dear god o.O
  • unbelievable!
  • Verónica Muñoz 1 day ago
    Amazing. I got goosebumps when the galactic core started to show up. Really beautiful, thanks for sharing.
  • Pascal 1 day ago
    wow, incroyable, vraiment beau, bravo`!
  • Sean Tevis 1 day ago
    Thank you so much for posting this!
  • Helmut Kaczmarek 1 day ago
  • gagfilms 1 day ago
    Frakkin amazing!
  • Jd Fernández 1 day ago
    The center of the galaxy has a black hole and it's obscured by dust and particles, how can this light be from that? Astronomers use infrared and long wavelength radiation to see what's in the center of the galaxy. Other than that, I'm reduced to think that this is either the Sun or just the stars by the galaxy core's outskirts; not the actual center.
  • William Castleman 19 hours ago
    The galactic center contains billions of light emitting stars and emission nebula in addition to a black hole and other astronomical entities that are obscured by dust clouds. Astronomers use infrared and long wavelenth detectors to "see" structures that aren't detectable through dust clouds despite the abundant visible light being emitted from the same general area from our vantage point in our solar system.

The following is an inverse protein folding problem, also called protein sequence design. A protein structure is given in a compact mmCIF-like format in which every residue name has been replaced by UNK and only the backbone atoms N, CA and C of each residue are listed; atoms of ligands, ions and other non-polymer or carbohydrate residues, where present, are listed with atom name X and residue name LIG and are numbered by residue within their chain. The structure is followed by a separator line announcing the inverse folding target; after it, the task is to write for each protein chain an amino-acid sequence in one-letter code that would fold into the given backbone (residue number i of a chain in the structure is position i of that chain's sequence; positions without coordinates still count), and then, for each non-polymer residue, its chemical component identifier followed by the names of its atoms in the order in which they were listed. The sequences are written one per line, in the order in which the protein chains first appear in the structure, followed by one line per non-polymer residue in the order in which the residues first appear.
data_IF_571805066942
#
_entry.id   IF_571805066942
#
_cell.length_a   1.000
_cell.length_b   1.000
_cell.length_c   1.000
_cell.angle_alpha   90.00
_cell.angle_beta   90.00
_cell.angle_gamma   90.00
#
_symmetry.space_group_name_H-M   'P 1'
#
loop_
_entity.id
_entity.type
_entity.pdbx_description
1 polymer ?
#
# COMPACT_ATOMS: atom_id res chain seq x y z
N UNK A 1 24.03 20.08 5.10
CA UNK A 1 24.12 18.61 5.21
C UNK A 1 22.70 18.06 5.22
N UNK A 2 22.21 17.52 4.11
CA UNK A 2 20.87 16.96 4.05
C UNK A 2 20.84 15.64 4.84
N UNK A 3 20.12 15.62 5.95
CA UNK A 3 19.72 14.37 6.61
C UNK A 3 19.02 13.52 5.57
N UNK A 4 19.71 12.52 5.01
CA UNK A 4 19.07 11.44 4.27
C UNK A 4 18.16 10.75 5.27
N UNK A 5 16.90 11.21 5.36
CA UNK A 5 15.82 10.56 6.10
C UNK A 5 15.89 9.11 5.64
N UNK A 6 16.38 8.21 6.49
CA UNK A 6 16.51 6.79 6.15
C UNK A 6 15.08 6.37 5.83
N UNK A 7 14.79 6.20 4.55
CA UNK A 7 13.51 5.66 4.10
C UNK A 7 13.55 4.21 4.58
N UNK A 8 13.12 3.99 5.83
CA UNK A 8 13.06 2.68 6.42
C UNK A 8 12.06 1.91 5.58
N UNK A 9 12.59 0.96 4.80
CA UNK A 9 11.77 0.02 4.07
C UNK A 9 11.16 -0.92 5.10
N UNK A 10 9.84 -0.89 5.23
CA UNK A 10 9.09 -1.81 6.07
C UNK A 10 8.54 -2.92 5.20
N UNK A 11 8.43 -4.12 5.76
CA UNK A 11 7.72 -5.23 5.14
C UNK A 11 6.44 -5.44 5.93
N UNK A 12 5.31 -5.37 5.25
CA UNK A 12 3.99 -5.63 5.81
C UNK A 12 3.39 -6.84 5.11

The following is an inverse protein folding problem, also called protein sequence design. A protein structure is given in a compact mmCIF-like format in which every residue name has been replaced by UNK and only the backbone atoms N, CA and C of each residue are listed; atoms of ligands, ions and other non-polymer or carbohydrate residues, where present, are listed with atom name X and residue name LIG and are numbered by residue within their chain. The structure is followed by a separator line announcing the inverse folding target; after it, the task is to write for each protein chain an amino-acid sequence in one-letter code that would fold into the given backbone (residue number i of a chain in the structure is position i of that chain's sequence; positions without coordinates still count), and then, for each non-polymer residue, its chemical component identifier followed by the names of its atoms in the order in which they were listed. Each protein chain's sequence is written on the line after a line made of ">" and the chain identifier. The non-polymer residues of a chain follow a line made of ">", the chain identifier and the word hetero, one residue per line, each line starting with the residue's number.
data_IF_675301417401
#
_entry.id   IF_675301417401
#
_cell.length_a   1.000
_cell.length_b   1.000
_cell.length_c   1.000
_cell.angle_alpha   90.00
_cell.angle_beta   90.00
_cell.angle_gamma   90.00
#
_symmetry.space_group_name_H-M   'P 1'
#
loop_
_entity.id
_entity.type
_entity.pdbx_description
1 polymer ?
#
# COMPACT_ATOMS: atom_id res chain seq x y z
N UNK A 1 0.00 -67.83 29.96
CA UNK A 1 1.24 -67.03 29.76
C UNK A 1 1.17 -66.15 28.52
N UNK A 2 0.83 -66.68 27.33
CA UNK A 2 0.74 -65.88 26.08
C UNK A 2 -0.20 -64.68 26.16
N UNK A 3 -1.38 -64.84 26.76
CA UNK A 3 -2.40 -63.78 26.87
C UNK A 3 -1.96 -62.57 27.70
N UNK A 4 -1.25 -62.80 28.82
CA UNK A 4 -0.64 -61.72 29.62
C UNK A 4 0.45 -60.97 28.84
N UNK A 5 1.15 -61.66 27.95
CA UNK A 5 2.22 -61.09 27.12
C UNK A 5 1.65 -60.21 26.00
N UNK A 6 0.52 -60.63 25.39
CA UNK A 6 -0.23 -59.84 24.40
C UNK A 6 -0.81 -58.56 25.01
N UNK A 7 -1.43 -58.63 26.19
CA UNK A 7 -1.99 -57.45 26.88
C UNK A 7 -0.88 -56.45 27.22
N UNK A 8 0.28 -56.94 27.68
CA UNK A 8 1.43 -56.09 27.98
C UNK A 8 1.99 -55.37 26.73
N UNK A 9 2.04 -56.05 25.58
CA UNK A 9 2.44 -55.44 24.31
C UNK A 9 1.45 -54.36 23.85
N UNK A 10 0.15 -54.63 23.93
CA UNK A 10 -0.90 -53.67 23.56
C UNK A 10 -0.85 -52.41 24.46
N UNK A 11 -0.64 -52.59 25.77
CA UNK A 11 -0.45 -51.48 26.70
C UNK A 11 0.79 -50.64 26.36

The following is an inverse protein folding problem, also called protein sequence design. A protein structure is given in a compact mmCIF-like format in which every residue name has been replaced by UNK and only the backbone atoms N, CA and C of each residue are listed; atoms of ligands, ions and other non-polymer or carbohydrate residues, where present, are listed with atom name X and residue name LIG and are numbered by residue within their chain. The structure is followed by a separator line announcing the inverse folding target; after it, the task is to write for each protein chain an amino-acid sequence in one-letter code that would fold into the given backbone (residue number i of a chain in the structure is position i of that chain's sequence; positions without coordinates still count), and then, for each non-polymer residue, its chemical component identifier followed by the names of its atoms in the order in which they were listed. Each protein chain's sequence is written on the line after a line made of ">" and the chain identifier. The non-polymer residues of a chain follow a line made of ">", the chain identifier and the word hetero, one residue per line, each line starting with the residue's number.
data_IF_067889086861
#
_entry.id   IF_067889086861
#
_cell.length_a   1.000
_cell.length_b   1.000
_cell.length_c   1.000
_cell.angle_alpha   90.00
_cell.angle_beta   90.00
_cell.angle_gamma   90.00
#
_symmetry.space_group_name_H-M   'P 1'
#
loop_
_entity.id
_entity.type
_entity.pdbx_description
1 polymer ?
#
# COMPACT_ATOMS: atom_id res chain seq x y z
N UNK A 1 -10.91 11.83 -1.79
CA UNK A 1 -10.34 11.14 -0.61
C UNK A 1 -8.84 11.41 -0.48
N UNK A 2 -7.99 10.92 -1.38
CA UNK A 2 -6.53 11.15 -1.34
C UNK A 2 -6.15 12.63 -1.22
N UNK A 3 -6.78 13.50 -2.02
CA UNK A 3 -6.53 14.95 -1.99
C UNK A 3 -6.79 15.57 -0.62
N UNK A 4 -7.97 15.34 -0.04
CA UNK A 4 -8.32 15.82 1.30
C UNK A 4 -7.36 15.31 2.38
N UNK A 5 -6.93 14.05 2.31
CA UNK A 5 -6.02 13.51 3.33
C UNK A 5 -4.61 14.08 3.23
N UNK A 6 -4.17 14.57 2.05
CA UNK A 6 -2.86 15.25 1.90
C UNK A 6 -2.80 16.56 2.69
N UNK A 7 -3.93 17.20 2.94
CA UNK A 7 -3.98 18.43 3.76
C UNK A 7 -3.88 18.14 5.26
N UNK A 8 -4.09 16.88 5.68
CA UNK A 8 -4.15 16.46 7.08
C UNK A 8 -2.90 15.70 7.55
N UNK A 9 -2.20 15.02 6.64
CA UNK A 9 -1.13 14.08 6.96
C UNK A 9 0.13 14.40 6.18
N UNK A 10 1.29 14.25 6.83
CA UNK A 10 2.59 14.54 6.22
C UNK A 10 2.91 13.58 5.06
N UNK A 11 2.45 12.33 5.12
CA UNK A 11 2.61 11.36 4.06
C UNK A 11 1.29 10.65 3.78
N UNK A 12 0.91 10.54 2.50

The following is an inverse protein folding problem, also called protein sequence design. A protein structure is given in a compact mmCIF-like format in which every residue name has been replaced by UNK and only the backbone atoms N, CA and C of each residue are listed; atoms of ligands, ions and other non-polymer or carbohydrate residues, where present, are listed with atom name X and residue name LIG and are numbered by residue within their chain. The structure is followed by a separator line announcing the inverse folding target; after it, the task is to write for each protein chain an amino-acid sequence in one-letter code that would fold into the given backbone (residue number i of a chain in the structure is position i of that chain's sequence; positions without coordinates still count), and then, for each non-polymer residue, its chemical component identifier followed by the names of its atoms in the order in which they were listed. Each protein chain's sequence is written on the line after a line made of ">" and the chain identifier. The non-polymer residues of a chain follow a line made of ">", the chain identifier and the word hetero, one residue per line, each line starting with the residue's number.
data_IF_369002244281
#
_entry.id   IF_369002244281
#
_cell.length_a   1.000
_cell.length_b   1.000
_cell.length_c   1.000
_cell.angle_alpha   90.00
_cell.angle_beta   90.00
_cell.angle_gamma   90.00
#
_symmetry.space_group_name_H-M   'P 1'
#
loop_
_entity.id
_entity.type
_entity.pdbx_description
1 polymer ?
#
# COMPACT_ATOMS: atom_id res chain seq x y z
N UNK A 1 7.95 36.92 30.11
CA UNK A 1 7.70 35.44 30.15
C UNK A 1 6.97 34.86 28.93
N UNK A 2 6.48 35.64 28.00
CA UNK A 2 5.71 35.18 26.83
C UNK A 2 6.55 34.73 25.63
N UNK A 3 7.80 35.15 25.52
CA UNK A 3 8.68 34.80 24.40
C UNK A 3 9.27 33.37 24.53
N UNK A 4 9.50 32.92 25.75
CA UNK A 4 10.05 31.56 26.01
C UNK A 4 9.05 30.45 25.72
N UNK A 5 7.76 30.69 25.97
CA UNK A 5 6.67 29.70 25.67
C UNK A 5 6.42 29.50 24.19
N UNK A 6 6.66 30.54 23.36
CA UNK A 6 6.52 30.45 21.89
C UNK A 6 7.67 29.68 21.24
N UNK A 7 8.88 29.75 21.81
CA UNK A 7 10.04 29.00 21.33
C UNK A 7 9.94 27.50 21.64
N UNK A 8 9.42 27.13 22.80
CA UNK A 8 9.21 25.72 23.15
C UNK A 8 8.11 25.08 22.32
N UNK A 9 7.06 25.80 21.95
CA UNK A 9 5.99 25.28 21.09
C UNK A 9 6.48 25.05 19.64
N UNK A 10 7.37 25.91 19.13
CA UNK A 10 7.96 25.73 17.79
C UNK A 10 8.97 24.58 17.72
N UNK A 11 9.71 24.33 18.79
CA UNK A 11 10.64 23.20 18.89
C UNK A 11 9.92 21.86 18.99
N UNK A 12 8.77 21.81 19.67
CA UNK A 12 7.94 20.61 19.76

• Charles Williams 1 day ago
  • Ciro Urdaneta 1 day ago
    simply amazing!
  • Jason Bosch plus 1 day ago
    Thank you for that.
  • tim prebble plus 1 day ago
    the galactic insignificance of our little planet never ceases to amaze me
  • Wynner3 1 day ago
    Amazingly beautiful, I just wish I could see that where I am in California.
  • The Baron 1 day ago
    stunning vid
  • STARQUAK3 1 day ago
    I'm totally speechless... Makes me think that the universe is simply the most beautiful piece of art that one could ever see...
  • naboamusic 1 day ago
    Wow. Thank you!
  • Brian Nash 1 day ago
    Absolutely incredible. Robert deck - thanks for the link. I'm gonna check that out. :)
  • mm walsh 1 day ago
    Gratefully everything changes --
  • olliegrind 23 hours ago
    Thanks! Amazing
  • Twisted Sifter 23 hours ago
    Absolutely incredible! This video led me to learn more about the Texas Star Party. Now I know the darkest skies in North America can be found in the Davis Mountains. Awesome video.
  • simon yuen 22 hours ago
    fuggin awesome.
  • Pacal Votan 22 hours ago
    Truly moving. Thanks for sharing!
  • robert Yarnell 20 hours ago
    simply awe inspiring... I need a telescope.

  • David Morgan 20 hours ago